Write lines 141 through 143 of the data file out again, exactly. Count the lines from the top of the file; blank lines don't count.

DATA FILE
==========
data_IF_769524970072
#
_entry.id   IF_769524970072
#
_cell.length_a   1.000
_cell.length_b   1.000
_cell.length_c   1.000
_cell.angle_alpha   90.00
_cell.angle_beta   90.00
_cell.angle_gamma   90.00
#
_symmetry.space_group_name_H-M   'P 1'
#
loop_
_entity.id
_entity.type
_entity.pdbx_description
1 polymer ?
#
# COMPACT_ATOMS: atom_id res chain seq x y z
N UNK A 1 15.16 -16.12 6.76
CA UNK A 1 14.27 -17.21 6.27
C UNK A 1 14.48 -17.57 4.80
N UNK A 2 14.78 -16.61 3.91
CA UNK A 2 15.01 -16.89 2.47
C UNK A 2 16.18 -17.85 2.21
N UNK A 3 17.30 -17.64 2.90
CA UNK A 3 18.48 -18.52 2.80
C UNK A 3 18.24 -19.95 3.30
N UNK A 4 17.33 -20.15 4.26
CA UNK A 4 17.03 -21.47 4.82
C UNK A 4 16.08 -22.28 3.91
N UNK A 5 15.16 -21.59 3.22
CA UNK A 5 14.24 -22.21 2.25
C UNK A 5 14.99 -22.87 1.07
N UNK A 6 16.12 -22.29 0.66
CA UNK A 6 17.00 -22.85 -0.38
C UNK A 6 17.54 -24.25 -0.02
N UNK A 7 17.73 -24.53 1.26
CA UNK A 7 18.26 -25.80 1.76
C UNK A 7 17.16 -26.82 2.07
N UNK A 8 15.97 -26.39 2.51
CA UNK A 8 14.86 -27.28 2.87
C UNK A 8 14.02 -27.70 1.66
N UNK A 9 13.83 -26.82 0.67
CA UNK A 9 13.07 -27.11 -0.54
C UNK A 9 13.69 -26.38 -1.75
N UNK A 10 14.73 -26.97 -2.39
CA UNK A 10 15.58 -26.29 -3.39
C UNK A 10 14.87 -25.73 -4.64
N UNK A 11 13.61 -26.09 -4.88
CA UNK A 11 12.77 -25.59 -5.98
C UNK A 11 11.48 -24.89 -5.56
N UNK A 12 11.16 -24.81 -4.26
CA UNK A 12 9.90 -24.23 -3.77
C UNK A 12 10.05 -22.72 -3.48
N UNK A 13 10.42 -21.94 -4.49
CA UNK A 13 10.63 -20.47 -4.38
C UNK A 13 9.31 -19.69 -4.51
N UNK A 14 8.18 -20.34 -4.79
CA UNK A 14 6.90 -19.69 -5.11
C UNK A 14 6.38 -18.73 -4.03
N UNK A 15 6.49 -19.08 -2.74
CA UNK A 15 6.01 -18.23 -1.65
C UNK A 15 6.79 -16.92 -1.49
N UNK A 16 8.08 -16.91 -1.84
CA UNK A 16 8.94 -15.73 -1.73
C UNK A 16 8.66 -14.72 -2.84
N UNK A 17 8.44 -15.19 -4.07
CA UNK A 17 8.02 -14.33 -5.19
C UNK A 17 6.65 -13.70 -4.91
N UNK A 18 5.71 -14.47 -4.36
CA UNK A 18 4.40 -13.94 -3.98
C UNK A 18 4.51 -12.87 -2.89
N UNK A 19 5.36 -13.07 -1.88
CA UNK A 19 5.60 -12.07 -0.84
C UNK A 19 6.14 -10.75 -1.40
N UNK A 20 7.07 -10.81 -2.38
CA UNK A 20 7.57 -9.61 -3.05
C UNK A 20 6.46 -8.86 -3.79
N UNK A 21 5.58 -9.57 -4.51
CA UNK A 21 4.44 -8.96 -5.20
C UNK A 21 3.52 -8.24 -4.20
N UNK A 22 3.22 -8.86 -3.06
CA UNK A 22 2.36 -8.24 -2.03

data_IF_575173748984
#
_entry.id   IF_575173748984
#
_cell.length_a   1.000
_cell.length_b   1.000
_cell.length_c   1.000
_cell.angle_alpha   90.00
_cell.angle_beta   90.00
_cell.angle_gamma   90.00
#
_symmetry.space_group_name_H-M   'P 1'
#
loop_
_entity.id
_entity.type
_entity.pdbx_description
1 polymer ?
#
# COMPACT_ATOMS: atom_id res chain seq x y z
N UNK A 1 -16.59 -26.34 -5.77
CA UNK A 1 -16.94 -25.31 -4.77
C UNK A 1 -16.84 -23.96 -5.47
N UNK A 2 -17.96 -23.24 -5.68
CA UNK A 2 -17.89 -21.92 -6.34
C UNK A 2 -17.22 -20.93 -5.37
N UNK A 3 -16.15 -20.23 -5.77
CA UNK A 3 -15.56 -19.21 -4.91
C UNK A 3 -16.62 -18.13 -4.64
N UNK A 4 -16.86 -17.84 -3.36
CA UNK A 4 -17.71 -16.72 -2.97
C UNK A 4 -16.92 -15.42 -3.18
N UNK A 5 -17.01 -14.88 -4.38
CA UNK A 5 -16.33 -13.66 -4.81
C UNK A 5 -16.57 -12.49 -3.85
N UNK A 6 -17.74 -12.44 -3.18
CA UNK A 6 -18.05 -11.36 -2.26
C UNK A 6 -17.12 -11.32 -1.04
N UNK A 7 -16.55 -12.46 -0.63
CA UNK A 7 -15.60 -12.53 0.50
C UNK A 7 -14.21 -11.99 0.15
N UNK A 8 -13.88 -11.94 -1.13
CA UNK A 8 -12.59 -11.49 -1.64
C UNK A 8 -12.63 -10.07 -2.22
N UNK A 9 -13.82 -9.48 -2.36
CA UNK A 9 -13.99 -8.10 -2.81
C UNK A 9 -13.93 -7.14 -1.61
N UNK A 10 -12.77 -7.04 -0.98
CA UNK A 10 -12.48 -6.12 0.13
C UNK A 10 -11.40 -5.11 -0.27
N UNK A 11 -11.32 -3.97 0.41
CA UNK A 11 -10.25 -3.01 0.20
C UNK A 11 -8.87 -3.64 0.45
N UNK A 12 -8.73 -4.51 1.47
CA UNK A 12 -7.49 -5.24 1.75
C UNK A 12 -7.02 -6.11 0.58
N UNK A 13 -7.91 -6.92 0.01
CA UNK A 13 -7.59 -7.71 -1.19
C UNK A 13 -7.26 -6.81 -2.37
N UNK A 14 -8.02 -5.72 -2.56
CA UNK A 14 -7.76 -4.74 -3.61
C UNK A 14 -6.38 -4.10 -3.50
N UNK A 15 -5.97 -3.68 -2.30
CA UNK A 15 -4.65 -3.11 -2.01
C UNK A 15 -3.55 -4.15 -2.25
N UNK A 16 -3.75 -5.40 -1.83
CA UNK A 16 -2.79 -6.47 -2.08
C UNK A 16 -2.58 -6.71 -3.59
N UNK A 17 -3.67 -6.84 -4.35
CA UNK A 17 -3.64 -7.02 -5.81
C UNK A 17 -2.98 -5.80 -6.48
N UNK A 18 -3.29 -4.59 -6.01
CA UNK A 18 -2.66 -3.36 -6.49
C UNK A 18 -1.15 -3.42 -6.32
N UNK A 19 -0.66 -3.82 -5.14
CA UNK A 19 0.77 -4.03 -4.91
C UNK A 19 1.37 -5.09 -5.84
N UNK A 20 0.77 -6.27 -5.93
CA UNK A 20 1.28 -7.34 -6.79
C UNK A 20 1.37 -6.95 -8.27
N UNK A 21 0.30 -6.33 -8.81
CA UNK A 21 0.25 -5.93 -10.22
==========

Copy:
C UNK A 12 -7.02 -6.11 0.58
N UNK A 13 -7.91 -6.92 0.01
CA UNK A 13 -7.59 -7.71 -1.19